I wouldn't sweat it. But if that's all you have over there then put some storage additives in it with a full tank in the spring and drain the stuff in the fall and put it in your car to burn it off

There's a list of the Top Tier brands in the bottom of the Wiki page. https://en.wikipedia.org/wiki/Top_Tier_Detergent_Gasoline

I can pretty much bet you none of it is going to be straight Ethanol-free fuel

When in doubt use AvGas
 

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Discussion Starter #6
Holy cheese and crackers, Top Tier gasolines have NOTHING to do with octane or ethanol. Top tier fuels can be straight gas of any octane or of any ethanol content, manufacturers can even have top tier diesel fuel.I Know everybody on snowmobile, motorcycle and car forums are bleeding from the ears about octane and ethanol, but MY QUESTION is about the extra detergents in the top tier fuels. I don't need or WANT octane or ethanol advice. Thanks anyways
 

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I know jack about top tier gas in the USA as in my part of Canada get 91 premium, 89 mid grade and 87 low grade. You may get top tier gas in the big cities but face it, you may be in the boonies and need gas and you’re going to get what you get. You can’t worry about it as no one else seems to be. I know I don’t feed my seasonal rides and equipment any corn. It’s 91 premium only. You got answers from three guys who are knowledgeable and give great advice.
 

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Discussion Starter #8
Perhaps I'm not making my question clear, and maybe nobody has pondered it before, but top tier gasolines have 3 to 4 times more cleaning additives that non top tier gasolines. Lets take Mobil/Exon, a top tier supplier of fuels, their fuels will have more cleaners by far than lets say Speedway fuels of the same classification(ie octane/ethanol blends), which are not blending their fuel to meet top tier standards .
So with that info in mind, taking out the octane and ethanol equation, would a fuel with more or less cleaners be the fuel of choice?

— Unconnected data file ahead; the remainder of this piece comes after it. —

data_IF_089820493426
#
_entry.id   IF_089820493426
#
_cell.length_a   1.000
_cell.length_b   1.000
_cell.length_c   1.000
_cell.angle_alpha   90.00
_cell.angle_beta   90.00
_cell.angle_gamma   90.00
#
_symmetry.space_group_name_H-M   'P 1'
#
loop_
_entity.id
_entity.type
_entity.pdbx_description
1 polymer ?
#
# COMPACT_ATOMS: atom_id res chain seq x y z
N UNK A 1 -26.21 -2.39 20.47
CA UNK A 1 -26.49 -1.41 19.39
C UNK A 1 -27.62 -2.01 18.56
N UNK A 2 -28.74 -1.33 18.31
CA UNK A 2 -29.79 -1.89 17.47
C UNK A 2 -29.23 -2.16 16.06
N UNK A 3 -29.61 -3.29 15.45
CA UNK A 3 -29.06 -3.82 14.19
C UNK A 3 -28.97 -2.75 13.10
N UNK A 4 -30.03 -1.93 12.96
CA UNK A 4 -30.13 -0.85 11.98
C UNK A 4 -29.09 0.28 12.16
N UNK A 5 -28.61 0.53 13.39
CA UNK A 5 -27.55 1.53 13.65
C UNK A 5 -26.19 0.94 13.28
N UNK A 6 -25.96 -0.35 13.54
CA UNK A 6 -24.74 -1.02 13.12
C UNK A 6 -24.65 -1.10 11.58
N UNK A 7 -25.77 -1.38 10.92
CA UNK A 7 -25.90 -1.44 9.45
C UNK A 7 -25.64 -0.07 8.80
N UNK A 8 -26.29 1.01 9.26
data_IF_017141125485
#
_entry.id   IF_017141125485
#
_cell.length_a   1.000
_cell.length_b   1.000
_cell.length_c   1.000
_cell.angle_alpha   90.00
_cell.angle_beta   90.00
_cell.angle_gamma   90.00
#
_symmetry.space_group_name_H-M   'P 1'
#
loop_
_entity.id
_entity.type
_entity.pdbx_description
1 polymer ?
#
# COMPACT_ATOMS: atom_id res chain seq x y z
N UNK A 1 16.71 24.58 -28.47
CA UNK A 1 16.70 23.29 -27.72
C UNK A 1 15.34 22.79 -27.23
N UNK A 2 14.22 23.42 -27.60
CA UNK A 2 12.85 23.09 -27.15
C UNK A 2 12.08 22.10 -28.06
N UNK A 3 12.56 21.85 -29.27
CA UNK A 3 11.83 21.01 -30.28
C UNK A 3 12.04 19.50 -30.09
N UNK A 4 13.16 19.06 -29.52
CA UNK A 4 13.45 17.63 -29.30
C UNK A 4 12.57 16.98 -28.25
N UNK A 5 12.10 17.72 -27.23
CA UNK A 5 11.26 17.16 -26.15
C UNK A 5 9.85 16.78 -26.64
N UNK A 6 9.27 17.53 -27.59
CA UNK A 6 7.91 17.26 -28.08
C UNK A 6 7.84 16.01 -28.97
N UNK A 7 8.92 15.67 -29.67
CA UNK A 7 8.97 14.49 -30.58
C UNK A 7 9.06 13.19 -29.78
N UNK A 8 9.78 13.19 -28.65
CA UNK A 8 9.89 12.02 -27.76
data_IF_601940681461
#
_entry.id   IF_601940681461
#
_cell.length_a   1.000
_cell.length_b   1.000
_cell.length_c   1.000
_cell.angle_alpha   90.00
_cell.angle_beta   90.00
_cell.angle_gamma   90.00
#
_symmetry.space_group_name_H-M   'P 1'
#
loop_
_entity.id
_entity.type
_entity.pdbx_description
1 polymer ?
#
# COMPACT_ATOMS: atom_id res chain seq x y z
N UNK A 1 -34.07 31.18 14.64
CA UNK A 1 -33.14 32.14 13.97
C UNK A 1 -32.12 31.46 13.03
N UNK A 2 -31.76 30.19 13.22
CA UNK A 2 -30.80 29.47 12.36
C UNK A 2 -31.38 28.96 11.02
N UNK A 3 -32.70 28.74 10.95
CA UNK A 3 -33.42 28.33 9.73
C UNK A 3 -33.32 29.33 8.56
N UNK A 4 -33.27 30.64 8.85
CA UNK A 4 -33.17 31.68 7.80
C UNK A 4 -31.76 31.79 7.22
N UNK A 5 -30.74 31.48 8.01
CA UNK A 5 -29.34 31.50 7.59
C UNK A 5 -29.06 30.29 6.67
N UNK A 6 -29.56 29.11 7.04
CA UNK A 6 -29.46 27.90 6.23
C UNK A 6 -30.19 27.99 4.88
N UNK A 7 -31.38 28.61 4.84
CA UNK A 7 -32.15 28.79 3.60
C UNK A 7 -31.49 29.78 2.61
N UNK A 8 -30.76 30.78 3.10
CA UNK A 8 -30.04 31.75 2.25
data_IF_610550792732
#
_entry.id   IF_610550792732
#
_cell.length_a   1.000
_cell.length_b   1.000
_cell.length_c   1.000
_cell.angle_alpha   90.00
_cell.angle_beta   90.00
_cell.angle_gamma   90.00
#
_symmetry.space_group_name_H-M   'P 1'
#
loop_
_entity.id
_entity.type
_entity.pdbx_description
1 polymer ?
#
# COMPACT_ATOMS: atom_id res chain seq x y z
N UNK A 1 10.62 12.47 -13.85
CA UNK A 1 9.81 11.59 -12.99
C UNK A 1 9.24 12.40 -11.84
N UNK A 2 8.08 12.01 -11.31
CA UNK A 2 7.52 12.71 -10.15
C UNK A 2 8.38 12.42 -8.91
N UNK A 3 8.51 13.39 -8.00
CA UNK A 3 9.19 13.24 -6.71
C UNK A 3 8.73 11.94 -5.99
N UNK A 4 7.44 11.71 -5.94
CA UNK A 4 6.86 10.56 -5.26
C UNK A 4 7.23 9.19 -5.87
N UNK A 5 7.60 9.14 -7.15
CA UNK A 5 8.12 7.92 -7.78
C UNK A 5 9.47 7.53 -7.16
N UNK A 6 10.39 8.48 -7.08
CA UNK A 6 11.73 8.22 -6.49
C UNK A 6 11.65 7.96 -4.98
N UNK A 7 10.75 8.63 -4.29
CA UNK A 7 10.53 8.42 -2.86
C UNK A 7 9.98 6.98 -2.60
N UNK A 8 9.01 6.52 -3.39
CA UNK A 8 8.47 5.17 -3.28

On one hand I would like a cleaning fuel to keep the fuel injectors, pistons, rings and perhaps the APV's clean. Then on the other hand I would not to be too aggressive with cleaners as not to clean oil away from the bearings in the crank, rods, and wrist pin bearings.
Like I said twice, lets not debate the octane, ethanol or the oil for that matter.
Pure Question......High detergent fuel or low detergent fuel? That is the question.
 

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I don't need or WANT octane or ethanol advice. Thanks anyways
I didn't give you any either, read it again. And thank you for the kind words at the end.
 

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Discussion Starter #10
I didn't give you any either, read it again. And thank you for the kind words at the end.
I know you gave a lot of info, some I agree and some not, in any case your answers were of questions I did not ask. A repeat of my last post.
Perhaps I'm not making my question clear, and maybe nobody has pondered it before, but top tier gasolines have 3 to 4 times more cleaning additives that non top tier gasolines. Lets take Mobil/Exon, a top tier supplier of fuels, their fuels will have more cleaners by far than lets say Speedway fuels of the same classification(ie octane/ethanol blends), which are not blending their fuel to meet top tier standards .